Shonali Burke
Shonali Burke
Shonali Burke

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13 comments
Patra
Patra like.author.displayName 1 Like

This is so important for any solopreneur or small business owner, not just PR folks. I am amazed at how few use a signature at all and just waste the opportunity to remind others of your work. Rope them in, make your connections more real -- and improve your business and job search opps today. Thanks, Shonali, great post! Glad you mention a tag line from your mobile as well - another missed opp for many.

Ari Herzog
Ari Herzog

The fallacy of a multi-line email signature is it takes up a lot of screen on mobile devices. If the recipient is using a computer, great. If anything else, it overwhelms the recipient.

My current signature is one line and very short.

Shonali
Shonali moderator

@Ari Herzog I think you could call that a potential "con," (as in pro/con), but not a fallacy, Ari. True, they may take up space on a mobile device - assuming you mean handhelds - but they also provide useful information. Each person will have to weigh the risks/benefits for themselves.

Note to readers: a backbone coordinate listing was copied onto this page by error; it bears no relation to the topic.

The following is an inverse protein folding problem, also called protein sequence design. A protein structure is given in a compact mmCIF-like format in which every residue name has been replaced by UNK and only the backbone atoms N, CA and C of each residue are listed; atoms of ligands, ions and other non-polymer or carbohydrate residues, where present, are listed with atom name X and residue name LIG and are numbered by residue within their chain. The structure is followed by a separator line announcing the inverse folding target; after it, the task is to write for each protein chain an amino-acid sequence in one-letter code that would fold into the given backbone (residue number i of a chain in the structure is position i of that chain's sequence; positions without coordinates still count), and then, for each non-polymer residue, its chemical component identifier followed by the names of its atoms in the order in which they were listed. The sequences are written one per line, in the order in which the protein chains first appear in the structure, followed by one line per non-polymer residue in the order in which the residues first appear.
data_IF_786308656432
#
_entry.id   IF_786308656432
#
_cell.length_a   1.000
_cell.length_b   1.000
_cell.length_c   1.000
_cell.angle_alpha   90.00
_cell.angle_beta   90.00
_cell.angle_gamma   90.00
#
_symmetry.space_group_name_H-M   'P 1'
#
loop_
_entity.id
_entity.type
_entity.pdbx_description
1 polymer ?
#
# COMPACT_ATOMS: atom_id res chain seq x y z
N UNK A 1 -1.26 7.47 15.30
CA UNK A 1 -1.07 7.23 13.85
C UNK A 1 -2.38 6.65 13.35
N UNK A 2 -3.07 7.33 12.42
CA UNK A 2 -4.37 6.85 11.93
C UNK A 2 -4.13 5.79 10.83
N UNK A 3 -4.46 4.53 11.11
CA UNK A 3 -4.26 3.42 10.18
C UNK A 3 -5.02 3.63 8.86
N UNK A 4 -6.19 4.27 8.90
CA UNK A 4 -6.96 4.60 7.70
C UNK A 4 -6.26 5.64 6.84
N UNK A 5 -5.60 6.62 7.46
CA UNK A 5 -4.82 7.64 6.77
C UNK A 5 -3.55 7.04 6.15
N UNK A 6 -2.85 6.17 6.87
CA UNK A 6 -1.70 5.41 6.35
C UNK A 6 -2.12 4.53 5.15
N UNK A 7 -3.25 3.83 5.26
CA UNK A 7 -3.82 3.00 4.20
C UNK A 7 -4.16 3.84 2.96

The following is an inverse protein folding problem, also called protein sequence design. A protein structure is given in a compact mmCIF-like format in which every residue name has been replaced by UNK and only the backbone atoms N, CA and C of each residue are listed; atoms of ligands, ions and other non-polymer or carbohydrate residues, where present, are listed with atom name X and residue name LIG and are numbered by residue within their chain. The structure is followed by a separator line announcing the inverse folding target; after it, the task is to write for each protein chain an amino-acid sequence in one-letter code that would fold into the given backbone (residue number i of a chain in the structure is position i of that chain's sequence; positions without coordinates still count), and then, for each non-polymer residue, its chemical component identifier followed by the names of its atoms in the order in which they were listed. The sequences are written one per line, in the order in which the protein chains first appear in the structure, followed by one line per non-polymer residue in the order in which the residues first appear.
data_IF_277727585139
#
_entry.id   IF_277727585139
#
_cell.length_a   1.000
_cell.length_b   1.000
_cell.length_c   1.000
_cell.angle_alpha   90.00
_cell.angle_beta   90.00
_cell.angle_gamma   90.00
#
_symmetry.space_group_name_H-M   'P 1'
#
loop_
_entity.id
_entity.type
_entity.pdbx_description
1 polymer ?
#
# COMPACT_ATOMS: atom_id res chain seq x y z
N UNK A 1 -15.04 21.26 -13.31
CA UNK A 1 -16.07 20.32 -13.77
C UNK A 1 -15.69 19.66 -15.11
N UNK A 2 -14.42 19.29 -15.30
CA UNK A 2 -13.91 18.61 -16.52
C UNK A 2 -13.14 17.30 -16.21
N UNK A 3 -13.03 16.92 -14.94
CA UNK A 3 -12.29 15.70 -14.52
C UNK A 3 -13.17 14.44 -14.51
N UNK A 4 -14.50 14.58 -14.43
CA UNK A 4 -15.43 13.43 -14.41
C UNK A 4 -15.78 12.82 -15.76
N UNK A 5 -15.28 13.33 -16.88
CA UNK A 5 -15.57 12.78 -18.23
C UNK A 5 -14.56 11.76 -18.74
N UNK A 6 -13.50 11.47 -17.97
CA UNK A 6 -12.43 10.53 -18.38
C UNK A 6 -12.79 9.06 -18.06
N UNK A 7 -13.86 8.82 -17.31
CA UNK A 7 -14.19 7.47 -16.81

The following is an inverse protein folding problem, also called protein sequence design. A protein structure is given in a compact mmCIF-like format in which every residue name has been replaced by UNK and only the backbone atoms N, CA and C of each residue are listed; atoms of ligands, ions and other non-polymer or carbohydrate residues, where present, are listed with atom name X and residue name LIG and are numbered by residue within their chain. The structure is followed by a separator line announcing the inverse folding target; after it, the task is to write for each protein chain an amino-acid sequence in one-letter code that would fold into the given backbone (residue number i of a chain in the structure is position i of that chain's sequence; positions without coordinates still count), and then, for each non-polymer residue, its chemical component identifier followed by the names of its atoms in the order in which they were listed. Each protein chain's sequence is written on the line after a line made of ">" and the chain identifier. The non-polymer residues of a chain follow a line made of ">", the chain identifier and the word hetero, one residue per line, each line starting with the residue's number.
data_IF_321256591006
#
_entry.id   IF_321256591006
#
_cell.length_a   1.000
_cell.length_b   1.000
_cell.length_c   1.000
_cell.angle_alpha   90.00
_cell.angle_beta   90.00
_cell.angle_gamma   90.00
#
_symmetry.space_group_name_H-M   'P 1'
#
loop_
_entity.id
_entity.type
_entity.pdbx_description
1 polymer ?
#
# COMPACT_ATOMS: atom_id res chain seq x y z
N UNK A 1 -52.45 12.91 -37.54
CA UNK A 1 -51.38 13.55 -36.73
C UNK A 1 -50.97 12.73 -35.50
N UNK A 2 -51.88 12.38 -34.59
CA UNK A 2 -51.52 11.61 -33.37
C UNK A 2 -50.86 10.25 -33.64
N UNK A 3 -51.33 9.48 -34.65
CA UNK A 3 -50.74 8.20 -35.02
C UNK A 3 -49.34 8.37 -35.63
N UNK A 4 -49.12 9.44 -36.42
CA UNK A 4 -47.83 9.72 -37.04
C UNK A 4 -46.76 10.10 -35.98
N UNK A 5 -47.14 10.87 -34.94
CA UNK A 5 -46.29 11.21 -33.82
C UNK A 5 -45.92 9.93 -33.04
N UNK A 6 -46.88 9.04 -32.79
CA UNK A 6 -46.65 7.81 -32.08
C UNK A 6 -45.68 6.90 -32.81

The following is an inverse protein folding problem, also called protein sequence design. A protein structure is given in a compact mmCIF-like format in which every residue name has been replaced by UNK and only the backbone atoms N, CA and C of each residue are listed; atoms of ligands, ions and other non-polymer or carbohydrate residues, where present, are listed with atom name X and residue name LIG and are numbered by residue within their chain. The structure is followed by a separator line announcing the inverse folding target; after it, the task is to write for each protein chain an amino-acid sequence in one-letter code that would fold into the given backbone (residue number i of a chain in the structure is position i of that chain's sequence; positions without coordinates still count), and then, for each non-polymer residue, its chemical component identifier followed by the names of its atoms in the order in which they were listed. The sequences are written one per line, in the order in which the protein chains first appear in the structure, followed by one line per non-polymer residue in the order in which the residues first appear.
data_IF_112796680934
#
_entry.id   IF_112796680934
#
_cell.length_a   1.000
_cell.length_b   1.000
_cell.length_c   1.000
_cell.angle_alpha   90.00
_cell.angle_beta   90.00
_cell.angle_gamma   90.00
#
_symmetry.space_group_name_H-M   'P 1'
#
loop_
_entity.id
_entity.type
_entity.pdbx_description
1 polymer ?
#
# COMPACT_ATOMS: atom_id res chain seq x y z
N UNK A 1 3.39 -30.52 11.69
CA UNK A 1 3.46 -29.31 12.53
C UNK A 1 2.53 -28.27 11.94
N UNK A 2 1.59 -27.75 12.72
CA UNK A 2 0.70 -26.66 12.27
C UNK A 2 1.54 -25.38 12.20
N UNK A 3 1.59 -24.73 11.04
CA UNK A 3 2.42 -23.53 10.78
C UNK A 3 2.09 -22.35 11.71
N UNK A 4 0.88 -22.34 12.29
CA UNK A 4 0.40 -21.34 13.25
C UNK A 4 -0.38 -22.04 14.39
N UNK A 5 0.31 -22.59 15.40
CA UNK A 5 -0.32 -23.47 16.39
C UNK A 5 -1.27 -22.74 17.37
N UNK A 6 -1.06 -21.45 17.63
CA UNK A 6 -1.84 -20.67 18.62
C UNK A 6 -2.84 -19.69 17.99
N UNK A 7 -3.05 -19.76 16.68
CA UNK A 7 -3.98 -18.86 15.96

One way to combat that, though, would be set up the e-sig so that it doesn't include all the "stuff" after the initial email, and not on replies or forwards either. That's how mine is set up, and I also have a completely different signature set up when sending email from my BlackBerry.

On another note, I believe this is the first time you've commented on my blog. Thank you!

Ann Marie van den Hurk, APR
Ann Marie van den Hurk, APR

It amazes me how many people and companies do not take advantage of this simple and effective way to market. I know I always look at the email signatures and often will visit the links. And I know I'm not the only one.

Nikki Stephan
Nikki Stephan like.author.displayName 1 Like

Great suggestions. People often overlook their e-mail signatures as a simple yet effective marketing tool, so reminders like this post are always good! I hadn't heard of WiseStamp before, so thanks for sharing.

Sunaina Bhatnagar
Sunaina Bhatnagar

Hi Sonali,
These are wonderful tips. Communicators are always looking for options to brand themselves, and yet we often overlook the most obvious choices. Thank you for the WiseStamp tip. I will certainly add some visual pizazz to future e-mails. :)
My Best,
Sunaina
Communications Specialist and
Georgetown University Graduate

Shonali Burke
Shonali Burke

You're most welcome, thanks for stopping by!

Sam Title
Sam Title

Thanks for this post Shonali!

I hated the fact that I couldn't create a slicker email signature in Gmail. I downloaded WiseStamp and stuck it to the G-man!

Great post! Kudos!

Sam

Shonali Burke
Shonali Burke

You're very welcome. :) Yes, WiseStamp does make Gmail much snazzier, doesn't it?

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  1. [...] Does every email you send have some sort of tagline that reminds people of who you are and what you do? Does your signature make it easy to check you out and to connect with you? [...]